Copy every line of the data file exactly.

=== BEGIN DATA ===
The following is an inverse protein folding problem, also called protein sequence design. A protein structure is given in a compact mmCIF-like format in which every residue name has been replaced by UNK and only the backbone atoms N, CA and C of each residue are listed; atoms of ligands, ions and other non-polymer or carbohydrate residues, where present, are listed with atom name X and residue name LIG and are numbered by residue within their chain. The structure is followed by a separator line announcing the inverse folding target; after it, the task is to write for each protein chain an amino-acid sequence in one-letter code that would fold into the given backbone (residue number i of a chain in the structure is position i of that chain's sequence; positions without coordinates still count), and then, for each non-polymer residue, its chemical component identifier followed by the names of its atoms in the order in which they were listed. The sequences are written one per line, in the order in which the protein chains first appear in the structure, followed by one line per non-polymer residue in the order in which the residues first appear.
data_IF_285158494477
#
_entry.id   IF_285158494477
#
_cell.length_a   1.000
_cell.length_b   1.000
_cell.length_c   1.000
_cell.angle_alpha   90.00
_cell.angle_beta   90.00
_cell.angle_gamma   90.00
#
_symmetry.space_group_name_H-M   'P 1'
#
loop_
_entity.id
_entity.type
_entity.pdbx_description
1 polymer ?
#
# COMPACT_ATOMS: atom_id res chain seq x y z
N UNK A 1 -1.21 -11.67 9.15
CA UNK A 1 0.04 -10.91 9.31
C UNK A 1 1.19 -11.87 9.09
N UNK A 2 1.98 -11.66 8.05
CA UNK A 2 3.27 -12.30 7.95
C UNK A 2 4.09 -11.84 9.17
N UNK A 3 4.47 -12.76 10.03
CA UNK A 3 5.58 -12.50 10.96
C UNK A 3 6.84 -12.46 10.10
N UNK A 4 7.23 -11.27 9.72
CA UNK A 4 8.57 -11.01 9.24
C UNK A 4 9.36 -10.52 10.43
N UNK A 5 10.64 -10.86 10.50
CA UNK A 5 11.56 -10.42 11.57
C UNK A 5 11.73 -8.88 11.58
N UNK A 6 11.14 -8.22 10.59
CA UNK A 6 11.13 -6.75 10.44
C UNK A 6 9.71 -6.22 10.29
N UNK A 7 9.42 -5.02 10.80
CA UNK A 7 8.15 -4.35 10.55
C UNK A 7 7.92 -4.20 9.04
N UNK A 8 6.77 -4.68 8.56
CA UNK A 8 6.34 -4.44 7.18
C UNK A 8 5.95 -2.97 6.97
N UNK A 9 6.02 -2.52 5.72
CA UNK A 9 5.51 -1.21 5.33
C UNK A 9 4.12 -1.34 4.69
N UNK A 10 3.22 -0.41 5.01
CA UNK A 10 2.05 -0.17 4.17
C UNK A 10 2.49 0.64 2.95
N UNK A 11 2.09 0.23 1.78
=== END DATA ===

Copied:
The following is an inverse protein folding problem, also called protein sequence design. A protein structure is given in a compact mmCIF-like format in which every residue name has been replaced by UNK and only the backbone atoms N, CA and C of each residue are listed; atoms of ligands, ions and other non-polymer or carbohydrate residues, where present, are listed with atom name X and residue name LIG and are numbered by residue within their chain. The structure is followed by a separator line announcing the inverse folding target; after it, the task is to write for each protein chain an amino-acid sequence in one-letter code that would fold into the given backbone (residue number i of a chain in the structure is position i of that chain's sequence; positions without coordinates still count), and then, for each non-polymer residue, its chemical component identifier followed by the names of its atoms in the order in which they were listed. The sequences are written one per line, in the order in which the protein chains first appear in the structure, followed by one line per non-polymer residue in the order in which the residues first appear.
data_IF_285158494477
#
_entry.id   IF_285158494477
#
_cell.length_a   1.000
_cell.length_b   1.000
_cell.length_c   1.000
_cell.angle_alpha   90.00
_cell.angle_beta   90.00
_cell.angle_gamma   90.00
#
_symmetry.space_group_name_H-M   'P 1'
#
loop_
_entity.id
_entity.type
_entity.pdbx_description
1 polymer ?
#
# COMPACT_ATOMS: atom_id res chain seq x y z
N UNK A 1 -1.21 -11.67 9.15
CA UNK A 1 0.04 -10.91 9.31
C UNK A 1 1.19 -11.87 9.09
N UNK A 2 1.98 -11.66 8.05
CA UNK A 2 3.27 -12.30 7.95
C UNK A 2 4.09 -11.84 9.17
N UNK A 3 4.47 -12.76 10.03
CA UNK A 3 5.58 -12.50 10.96
C UNK A 3 6.84 -12.46 10.10
N UNK A 4 7.23 -11.27 9.72
CA UNK A 4 8.57 -11.01 9.24
C UNK A 4 9.36 -10.52 10.43
N UNK A 5 10.64 -10.86 10.50
CA UNK A 5 11.56 -10.42 11.57
C UNK A 5 11.73 -8.88 11.58
N UNK A 6 11.14 -8.22 10.59
CA UNK A 6 11.13 -6.75 10.44
C UNK A 6 9.71 -6.22 10.29
N UNK A 7 9.42 -5.02 10.80
CA UNK A 7 8.15 -4.35 10.55
C UNK A 7 7.92 -4.20 9.04
N UNK A 8 6.77 -4.68 8.56
CA UNK A 8 6.34 -4.44 7.18
C UNK A 8 5.95 -2.97 6.97
N UNK A 9 6.02 -2.52 5.72
CA UNK A 9 5.51 -1.21 5.33
C UNK A 9 4.12 -1.34 4.69
N UNK A 10 3.22 -0.41 5.01
CA UNK A 10 2.05 -0.17 4.17
C UNK A 10 2.49 0.64 2.95
N UNK A 11 2.09 0.23 1.78